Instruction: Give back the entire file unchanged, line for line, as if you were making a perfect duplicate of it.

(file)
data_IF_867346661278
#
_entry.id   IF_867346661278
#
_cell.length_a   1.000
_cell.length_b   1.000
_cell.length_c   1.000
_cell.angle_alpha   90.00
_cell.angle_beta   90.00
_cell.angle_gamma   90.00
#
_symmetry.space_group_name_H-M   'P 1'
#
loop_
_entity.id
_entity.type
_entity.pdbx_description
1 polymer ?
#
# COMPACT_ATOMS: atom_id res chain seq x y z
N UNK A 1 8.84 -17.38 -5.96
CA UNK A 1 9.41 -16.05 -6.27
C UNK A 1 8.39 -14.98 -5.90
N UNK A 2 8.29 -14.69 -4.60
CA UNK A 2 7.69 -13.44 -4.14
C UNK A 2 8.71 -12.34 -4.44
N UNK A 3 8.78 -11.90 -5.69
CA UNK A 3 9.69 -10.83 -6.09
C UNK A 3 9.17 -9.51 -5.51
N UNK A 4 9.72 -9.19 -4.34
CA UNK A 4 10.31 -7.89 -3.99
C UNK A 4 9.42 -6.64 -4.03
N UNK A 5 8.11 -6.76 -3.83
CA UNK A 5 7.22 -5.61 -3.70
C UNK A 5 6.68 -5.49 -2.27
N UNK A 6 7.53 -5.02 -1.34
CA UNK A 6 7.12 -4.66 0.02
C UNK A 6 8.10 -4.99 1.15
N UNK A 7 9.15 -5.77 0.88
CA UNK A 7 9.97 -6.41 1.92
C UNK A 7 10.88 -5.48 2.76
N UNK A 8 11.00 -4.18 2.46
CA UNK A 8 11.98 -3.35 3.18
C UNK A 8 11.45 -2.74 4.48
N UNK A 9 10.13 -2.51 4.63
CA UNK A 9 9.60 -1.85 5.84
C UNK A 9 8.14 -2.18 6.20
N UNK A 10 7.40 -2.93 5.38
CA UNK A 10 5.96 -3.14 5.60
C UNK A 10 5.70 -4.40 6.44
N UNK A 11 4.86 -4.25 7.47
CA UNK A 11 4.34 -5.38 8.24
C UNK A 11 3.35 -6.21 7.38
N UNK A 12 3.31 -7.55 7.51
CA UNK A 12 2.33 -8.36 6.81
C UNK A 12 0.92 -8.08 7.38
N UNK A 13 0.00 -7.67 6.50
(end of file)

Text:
data_IF_867346661278
#
_entry.id   IF_867346661278
#
_cell.length_a   1.000
_cell.length_b   1.000
_cell.length_c   1.000
_cell.angle_alpha   90.00
_cell.angle_beta   90.00
_cell.angle_gamma   90.00
#
_symmetry.space_group_name_H-M   'P 1'
#
loop_
_entity.id
_entity.type
_entity.pdbx_description
1 polymer ?
#
# COMPACT_ATOMS: atom_id res chain seq x y z
N UNK A 1 8.84 -17.38 -5.96
CA UNK A 1 9.41 -16.05 -6.27
C UNK A 1 8.39 -14.98 -5.90
N UNK A 2 8.29 -14.69 -4.60
CA UNK A 2 7.69 -13.44 -4.14
C UNK A 2 8.71 -12.34 -4.44
N UNK A 3 8.78 -11.90 -5.69
CA UNK A 3 9.69 -10.83 -6.09
C UNK A 3 9.17 -9.51 -5.51
N UNK A 4 9.72 -9.19 -4.34
CA UNK A 4 10.31 -7.89 -3.99
C UNK A 4 9.42 -6.64 -4.03
N UNK A 5 8.11 -6.76 -3.83
CA UNK A 5 7.22 -5.61 -3.70
C UNK A 5 6.68 -5.49 -2.27
N UNK A 6 7.53 -5.02 -1.34
CA UNK A 6 7.12 -4.66 0.02
C UNK A 6 8.10 -4.99 1.15
N UNK A 7 9.15 -5.77 0.88
CA UNK A 7 9.97 -6.41 1.92
C UNK A 7 10.88 -5.48 2.76
N UNK A 8 11.00 -4.18 2.46
CA UNK A 8 11.98 -3.35 3.18
C UNK A 8 11.45 -2.74 4.48
N UNK A 9 10.13 -2.51 4.63
CA UNK A 9 9.60 -1.85 5.84
C UNK A 9 8.14 -2.18 6.20
N UNK A 10 7.40 -2.93 5.38
CA UNK A 10 5.96 -3.14 5.60
C UNK A 10 5.70 -4.40 6.44
N UNK A 11 4.86 -4.25 7.47
CA UNK A 11 4.34 -5.38 8.24
C UNK A 11 3.35 -6.21 7.38
N UNK A 12 3.31 -7.55 7.51
CA UNK A 12 2.33 -8.36 6.81
C UNK A 12 0.92 -8.08 7.38
N UNK A 13 0.00 -7.67 6.50